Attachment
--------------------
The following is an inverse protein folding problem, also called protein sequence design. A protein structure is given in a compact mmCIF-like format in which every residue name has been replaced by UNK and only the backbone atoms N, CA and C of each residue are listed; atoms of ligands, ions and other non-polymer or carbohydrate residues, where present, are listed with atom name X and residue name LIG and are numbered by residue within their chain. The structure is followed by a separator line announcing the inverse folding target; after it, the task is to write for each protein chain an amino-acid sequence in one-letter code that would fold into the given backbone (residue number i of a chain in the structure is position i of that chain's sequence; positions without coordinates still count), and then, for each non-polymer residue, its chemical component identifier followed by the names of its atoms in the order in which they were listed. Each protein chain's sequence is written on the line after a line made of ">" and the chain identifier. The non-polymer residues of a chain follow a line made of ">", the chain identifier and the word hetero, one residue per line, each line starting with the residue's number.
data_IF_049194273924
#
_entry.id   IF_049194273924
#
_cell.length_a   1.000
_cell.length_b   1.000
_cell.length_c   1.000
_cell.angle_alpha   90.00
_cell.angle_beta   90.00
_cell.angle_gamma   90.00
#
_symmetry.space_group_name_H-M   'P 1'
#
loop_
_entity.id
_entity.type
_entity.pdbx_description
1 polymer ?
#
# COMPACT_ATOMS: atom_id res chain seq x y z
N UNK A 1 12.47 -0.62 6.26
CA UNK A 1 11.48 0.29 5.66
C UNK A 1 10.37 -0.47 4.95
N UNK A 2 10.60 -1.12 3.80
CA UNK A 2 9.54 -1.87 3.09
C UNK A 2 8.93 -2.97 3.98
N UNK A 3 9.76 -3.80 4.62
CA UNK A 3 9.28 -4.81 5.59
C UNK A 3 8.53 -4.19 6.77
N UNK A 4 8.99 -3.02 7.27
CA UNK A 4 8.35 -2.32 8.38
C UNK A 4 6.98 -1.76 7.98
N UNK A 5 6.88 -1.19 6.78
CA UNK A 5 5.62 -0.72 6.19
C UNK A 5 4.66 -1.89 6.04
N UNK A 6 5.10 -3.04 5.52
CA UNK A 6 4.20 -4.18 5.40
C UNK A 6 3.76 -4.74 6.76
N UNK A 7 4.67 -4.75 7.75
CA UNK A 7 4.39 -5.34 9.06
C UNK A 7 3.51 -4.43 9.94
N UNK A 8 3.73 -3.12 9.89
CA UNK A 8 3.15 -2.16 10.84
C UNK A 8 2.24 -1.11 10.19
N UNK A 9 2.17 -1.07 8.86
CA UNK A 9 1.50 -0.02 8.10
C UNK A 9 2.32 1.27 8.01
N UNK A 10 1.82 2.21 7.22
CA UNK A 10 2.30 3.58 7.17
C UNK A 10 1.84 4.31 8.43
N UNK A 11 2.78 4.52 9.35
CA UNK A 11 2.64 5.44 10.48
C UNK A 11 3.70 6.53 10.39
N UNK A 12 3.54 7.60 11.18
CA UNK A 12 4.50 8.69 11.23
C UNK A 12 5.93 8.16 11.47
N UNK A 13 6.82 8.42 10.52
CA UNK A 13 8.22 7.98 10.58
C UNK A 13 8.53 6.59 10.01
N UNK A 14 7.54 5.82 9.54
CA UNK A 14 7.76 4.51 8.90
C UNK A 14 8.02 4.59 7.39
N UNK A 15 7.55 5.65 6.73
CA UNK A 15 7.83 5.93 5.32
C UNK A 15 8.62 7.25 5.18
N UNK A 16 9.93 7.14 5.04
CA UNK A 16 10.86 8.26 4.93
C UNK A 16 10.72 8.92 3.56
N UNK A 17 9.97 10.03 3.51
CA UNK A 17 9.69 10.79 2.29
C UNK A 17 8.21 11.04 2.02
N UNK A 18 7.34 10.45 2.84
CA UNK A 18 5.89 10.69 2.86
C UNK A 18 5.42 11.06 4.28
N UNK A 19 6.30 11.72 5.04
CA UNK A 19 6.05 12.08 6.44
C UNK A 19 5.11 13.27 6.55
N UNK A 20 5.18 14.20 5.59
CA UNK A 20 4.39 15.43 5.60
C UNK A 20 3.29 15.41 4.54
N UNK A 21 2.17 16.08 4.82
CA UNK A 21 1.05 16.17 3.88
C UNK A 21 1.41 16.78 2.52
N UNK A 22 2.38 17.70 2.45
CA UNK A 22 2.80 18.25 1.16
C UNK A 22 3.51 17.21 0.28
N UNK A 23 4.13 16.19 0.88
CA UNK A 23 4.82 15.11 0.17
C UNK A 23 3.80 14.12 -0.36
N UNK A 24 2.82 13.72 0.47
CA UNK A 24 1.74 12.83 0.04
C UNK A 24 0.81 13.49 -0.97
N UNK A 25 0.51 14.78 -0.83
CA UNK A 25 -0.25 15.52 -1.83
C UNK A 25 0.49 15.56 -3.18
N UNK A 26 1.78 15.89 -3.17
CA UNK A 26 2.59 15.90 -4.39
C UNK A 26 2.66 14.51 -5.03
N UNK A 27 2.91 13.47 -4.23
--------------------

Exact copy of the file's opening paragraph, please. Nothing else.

The following is an inverse protein folding problem, also called protein sequence design. A protein structure is given in a compact mmCIF-like format in which every residue name has been replaced by UNK and only the backbone atoms N, CA and C of each residue are listed; atoms of ligands, ions and other non-polymer or carbohydrate residues, where present, are listed with atom name X and residue name LIG and are numbered by residue within their chain. The structure is followed by a separator line announcing the inverse folding target; after it, the task is to write for each protein chain an amino-acid sequence in one-letter code that would fold into the given backbone (residue number i of a chain in the structure is position i of that chain's sequence; positions without coordinates still count), and then, for each non-polymer residue, its chemical component identifier followed by the names of its atoms in the order in which they were listed. Each protein chain's sequence is written on the line after a line made of ">" and the chain identifier. The non-polymer residues of a chain follow a line made of ">", the chain identifier and the word hetero, one residue per line, each line starting with the residue's number.